This status was to last for the next three years. The situation was challenging and, at times, confusing, but these years were ones of growth and unforeseen development. Fr. Most had a great love for the classical languages, but he had not done any graduate study in these areas and he had no experience teaching on an advanced level. Therefore he had to learn how to run a classroom effectively, and Fr. Most soon realized the complexities and difficulties involved with trying to communicate knowledge to students. Simply knowing the subject matter is not enough; the teacher must be sensitive to the needs of each group of students that he teaches; he must understand their capabilities and their peculiar problems.
Perhaps partly because of his own inexperience, Fr. Most began to feel a great desire to make teaching a vital component of his ministry. With this in mind, he sought further education; from 1943—1945 he pursued a Ph.D. in Classics at Catholic University in Washington, completing all the requirements in just over two and one—half years of study. Here Fr. Most became more aware of the Fathers of the Church, and became convinced that they should have a more prominent place in the study of the classical era. The Fathers, in turn, awakened in him an interest in theology that would become more significant as his academic career progressed.
That career had now become the dominant theme of his priesthood. Fr. Most's desire to be an instrument had brought him to an influential position at the very same college where this desire had first taken shape. In 1946 he resumed his teaching position at Loras College on a permanent basis, and became immersed in the intellectual life and in pastoral ministry to students.
Concern for the students was uppermost in the mind of the new professor—priest as he attended to his duties at the College. Desiring to make the Church Fathers as accessible as possible, Fr. Most paid special attention to the particular assistance that his students needed in translating patristic texts. His efforts led him to compose a textbook edition (published in 1949) of St. Augustine's City of God which included translation notes specifically designed to respond to the real needs of students. His concern, however, did not stop at the classroom; he knew that being a priest meant being involved with his students as persons—embracing the whole drama of student life and serving as an instrument of God's direction in the midst of the joys, sorrows, ambitions, and difficulties of the young people entrusted to his care.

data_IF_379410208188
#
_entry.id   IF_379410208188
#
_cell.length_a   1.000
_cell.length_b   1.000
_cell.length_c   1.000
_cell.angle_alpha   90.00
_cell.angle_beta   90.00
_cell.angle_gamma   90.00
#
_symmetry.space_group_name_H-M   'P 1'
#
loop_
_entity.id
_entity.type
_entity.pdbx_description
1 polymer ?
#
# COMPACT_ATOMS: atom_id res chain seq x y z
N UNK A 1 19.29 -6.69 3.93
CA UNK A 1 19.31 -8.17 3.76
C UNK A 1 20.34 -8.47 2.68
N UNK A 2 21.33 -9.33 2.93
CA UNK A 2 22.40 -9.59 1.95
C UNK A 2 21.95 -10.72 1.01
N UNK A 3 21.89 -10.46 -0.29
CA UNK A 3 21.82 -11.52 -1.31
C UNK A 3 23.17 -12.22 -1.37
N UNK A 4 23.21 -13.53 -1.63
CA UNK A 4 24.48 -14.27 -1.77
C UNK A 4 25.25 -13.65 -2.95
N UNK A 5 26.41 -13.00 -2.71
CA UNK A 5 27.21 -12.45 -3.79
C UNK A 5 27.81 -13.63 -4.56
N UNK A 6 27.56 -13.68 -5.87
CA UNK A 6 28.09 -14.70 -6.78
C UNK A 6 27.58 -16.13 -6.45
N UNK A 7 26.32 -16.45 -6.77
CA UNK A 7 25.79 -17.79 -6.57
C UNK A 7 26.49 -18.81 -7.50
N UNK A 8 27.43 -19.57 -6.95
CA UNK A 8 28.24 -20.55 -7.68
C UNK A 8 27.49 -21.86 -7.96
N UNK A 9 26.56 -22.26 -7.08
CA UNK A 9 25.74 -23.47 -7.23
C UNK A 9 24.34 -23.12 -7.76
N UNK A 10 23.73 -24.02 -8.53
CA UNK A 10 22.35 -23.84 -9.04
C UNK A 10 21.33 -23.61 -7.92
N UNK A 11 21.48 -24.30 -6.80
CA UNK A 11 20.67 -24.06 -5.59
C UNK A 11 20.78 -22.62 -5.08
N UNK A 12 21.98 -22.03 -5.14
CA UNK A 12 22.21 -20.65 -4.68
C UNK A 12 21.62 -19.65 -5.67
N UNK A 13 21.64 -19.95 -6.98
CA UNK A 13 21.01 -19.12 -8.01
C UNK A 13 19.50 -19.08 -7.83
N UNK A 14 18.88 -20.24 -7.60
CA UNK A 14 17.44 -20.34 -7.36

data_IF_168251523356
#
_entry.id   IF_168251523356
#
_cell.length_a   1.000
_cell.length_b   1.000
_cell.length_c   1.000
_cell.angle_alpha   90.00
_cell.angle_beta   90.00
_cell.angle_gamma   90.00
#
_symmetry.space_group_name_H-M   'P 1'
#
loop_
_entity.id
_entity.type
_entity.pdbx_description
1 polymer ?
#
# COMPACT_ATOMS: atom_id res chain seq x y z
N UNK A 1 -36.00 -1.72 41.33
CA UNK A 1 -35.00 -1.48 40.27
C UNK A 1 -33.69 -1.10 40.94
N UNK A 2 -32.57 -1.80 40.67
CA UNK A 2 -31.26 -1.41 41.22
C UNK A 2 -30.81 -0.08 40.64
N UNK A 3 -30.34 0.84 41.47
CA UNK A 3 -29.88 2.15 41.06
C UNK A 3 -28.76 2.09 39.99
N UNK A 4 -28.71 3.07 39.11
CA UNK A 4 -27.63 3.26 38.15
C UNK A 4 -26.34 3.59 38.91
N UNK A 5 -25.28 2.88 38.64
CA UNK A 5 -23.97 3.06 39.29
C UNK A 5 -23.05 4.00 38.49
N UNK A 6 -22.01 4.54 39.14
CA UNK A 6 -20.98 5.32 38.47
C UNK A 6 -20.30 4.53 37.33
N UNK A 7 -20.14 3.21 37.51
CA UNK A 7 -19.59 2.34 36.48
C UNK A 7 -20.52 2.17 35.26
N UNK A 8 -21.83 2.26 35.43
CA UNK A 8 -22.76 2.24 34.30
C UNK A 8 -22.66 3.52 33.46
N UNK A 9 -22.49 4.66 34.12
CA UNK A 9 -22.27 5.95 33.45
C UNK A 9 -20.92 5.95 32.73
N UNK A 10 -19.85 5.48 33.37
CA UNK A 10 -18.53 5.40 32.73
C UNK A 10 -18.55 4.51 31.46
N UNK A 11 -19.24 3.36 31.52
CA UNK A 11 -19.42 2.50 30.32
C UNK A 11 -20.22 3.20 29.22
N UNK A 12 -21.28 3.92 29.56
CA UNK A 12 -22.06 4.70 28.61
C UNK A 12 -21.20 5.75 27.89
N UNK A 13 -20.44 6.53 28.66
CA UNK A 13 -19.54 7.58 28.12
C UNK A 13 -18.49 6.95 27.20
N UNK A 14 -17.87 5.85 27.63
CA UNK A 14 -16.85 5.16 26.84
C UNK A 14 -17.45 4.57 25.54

Therefore, in addition to shaping minds, Fr. Most made himself available for spiritual direction, seeing students for up to three hours a day during these early years. As he sought to draw others more deeply into the mystery of Redemption, he found that his own understanding increased, and with it his trust in God.
One of the most important aspects of this increase was his discovery of the central importance of Mary in the Redemption. For many people, the 1940's had been a sobering time, demonstrating the frightful depths to which the human heart is capable of sinking, bringing with it war and destruction, concentration camps, and a brutal and inhuman use of technology against millions of innocent people.
As the decade drew to a close, Fr. Most began to learn that there was a profound hope for this crippled humanity—that peace for mankind rested within the heart, within the faithful obedience, of the Mother of God. Our Lady of Fatima particularly spoke to people of this age, and Fr. Most began to seek a way to include her message in his direction of students. He found that the message of Fatima could not be dismissed as simply "private revelation"; the message was the Gospel itself, the Good News of salvation preached to the present era of men from a most eloquent and authoritative source.
Determining henceforth to shape his own preaching according to this message, the essence of which he found consistently in the teachings of the Church, Fr. Most consecrated his priesthood to the Immaculate Heart of Mary and set out with a renewed mission as the instrument of her who brings Christ to all.